The entrepreneurial universe is multi-faceted and extremely fast paced. It is not exactly unheard of for beginners to find themselves lost and disoriented as they jump head first into the race. Often, as brilliant as the concept and framework of a start-up may be, its effectiveness isn’t reflected as desired.
Here is what you’re probably doing wrong and how to tackle the matter:
- Trying to be perfect – The moment you decide to delve into a new business venture, you’re a part of the rat race. It can be very stressful to work in the shadow of bigger names and potential competitors. Developing a sense of haste and making impulsive decisions in order to get ahead is the most common mistake that new entrepreneurs make. An unnecessarily rushed process like that tends to create major discrepancies in terms of functionality, both immediately and in the long run. The Hare-Tortoise theory works perfectly as a solution. If your foundation is strong, you are bound to achieve your entrepreneurial goals. There is no need for too much haste to be perfect.
- Overworking your staff – There’s not much a person can achieve post a certain hour of the day. You may work 15 hour days yourself and expect the same from your colleagues, but the fact of the matter remains that there are only few productive and useful hours in a day. The highest level of productivity is only achievable through a well-structured work-life balance. Being burned-out yourself or having to communicate with sleep deprived employees could be more frustrating than one loose end here or there. As an entrepreneur, time management is your most imperative virtue.
- Lack of initiative – Picture yourself as an author. You have a host of ideas that you want to put down on paper, but you seem to have trouble knowing where to begin or how to phrase these concepts in the first place. While running a business or investing your time and capital into a new venture, you’re likely to find yourself stuck in a similar state of inertia. Your lack of initiative may not necessarily emerge from negligence or the lack of will, but from the sheer anxiety of not knowing what to do next and wanting to do everything at once. This is when you regroup. Identify the obstacles, whether they are monetary, operational or something else entirely – then attack the situation from all possible perspectives.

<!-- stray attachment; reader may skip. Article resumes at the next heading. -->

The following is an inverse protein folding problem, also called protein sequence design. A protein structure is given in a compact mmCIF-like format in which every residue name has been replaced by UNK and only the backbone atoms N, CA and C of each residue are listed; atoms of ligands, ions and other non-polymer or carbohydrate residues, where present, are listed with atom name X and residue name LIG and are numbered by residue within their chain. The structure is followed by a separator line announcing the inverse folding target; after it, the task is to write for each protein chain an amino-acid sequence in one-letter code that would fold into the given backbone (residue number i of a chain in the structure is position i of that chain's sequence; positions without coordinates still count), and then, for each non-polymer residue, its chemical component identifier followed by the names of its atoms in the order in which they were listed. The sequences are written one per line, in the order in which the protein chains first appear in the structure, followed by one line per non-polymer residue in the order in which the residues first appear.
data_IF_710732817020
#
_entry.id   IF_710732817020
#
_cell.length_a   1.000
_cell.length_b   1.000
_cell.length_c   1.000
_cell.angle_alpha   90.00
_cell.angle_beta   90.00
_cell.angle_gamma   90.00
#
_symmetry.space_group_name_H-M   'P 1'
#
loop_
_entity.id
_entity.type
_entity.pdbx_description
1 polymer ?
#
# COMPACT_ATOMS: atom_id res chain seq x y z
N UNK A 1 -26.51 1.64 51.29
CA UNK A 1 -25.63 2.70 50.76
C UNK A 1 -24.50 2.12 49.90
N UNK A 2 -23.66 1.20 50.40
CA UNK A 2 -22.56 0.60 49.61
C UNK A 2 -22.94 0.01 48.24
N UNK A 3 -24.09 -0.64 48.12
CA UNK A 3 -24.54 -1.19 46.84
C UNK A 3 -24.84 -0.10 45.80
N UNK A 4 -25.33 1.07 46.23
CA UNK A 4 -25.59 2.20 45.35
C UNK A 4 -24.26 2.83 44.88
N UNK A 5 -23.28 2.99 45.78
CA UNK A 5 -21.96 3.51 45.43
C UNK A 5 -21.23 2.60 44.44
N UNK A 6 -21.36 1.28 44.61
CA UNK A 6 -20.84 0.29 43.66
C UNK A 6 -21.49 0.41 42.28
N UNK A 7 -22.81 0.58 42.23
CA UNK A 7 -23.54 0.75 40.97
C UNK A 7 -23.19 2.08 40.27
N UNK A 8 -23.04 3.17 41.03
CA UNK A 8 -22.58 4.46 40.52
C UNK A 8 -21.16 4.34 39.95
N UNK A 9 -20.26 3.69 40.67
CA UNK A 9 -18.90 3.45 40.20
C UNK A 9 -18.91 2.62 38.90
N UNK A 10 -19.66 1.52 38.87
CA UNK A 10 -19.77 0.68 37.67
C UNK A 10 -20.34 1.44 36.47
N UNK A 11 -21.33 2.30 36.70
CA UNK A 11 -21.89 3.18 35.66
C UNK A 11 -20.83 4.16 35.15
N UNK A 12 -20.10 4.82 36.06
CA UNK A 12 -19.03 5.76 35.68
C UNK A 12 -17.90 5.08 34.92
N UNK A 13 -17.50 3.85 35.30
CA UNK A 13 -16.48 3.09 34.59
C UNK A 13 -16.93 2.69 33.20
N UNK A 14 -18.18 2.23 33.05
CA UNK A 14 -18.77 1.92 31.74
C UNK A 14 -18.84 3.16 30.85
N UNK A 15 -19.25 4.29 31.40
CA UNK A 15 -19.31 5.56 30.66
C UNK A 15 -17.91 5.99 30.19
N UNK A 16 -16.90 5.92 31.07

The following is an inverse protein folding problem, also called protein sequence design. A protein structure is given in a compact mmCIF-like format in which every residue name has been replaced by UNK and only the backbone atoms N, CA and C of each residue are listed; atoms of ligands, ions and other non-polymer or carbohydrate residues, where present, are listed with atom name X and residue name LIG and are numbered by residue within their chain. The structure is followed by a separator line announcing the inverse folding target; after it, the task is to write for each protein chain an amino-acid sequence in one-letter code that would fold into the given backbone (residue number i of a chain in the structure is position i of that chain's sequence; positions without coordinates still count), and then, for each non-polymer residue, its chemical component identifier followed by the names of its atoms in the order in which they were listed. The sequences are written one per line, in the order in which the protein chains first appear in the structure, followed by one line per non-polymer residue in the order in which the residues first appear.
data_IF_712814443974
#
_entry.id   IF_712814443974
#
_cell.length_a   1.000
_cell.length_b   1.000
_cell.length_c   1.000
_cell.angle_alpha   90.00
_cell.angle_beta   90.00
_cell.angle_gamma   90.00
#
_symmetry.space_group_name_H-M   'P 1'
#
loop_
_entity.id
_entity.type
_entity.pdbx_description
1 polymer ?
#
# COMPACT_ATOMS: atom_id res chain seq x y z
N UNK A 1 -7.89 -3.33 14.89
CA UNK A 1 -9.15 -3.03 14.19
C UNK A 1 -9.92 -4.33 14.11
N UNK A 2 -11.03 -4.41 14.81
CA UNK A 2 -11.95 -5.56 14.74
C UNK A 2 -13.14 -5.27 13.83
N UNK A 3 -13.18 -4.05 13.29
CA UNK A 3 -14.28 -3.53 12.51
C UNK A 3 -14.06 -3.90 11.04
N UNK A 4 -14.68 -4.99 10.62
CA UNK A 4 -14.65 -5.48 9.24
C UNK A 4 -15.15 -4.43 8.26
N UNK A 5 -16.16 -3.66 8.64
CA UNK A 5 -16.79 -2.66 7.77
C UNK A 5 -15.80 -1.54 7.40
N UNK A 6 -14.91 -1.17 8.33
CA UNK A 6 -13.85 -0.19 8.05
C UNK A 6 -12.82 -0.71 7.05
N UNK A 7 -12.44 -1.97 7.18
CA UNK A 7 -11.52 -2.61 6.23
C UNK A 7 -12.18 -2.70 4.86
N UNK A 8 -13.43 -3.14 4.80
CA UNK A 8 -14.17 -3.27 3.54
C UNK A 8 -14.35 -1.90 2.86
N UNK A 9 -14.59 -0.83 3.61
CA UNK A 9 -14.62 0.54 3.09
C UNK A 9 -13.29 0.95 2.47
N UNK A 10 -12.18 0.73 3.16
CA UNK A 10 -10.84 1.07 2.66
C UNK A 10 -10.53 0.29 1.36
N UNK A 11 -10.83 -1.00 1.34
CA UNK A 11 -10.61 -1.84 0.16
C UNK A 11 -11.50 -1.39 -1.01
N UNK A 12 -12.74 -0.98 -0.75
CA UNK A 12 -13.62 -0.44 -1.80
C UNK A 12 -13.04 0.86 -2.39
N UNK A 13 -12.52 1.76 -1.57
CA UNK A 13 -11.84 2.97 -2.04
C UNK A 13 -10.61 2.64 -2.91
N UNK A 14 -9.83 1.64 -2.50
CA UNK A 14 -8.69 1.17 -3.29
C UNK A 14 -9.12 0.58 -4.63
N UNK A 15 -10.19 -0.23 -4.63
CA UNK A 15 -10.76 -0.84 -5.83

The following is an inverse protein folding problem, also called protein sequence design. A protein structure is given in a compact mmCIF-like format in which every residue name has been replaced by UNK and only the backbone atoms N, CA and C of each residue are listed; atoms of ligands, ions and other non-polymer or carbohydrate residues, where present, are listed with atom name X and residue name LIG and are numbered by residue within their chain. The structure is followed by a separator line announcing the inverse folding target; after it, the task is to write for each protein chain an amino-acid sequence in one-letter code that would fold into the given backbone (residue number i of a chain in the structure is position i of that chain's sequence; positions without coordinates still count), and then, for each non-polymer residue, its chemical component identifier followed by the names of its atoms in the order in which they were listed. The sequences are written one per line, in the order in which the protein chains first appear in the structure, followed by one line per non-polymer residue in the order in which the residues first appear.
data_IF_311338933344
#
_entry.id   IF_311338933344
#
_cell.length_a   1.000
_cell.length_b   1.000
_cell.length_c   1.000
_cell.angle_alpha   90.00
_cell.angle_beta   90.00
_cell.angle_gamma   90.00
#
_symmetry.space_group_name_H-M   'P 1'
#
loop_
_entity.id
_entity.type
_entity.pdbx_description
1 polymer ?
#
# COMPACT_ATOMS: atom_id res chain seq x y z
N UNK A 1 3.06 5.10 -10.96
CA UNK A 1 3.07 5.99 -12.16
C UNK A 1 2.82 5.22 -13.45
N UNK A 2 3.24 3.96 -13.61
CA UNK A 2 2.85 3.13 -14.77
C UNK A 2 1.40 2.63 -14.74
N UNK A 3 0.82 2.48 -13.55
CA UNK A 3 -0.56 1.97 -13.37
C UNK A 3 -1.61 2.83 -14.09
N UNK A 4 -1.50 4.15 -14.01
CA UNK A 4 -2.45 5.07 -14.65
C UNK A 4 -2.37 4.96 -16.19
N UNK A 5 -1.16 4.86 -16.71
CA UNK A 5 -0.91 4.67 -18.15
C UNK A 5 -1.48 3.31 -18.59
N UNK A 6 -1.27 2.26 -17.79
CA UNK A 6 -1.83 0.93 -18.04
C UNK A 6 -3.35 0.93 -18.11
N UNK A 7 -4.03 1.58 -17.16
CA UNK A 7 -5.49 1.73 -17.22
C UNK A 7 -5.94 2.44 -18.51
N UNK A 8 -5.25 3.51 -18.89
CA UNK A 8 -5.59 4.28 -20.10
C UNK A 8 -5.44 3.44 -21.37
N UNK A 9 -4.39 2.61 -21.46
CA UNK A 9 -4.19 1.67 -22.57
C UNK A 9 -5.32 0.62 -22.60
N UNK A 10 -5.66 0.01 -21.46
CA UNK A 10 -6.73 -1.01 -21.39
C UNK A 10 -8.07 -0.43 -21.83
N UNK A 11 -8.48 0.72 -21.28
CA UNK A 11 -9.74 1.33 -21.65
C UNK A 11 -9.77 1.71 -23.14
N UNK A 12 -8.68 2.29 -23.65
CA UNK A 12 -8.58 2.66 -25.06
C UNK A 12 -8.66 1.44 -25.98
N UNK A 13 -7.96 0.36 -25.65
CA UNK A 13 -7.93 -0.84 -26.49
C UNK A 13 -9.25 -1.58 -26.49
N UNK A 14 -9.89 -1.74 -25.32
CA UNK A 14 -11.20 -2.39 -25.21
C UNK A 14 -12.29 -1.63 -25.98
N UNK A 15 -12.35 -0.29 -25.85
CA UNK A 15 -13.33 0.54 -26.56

- Fear and failure to follow through – The prospect of failure tends to put the most self-assured people in a state of fear. Limiting one’s self at a juncture like that is a natural instinct. The idea is to power through – set your deadlines and follow through on deals no matter how convoluted. In terms of business, the only concrete answer to fear is good planning.
- Succumbing to stereotypes and precedents – Falling victim to stereotypes and letting them affect the company’s policy and output. Medieval ideas such as basing work hours and salaries on gender roles and such do not stand to be beneficial for anyone in the 21st The only point of comparison among clients and employees ought to be reliability and efficiency as opposed to what is deemed ‘appropriate.’
Being a winner in the business world is in your hands, entirely. There is always a solution for the roadblocks one may face while trying to put together a successful business. Metropolis Healthcare, for example prides itself in tackling stereotypes and finding a way to work around them, building a successful and globally relevant foundation in the process.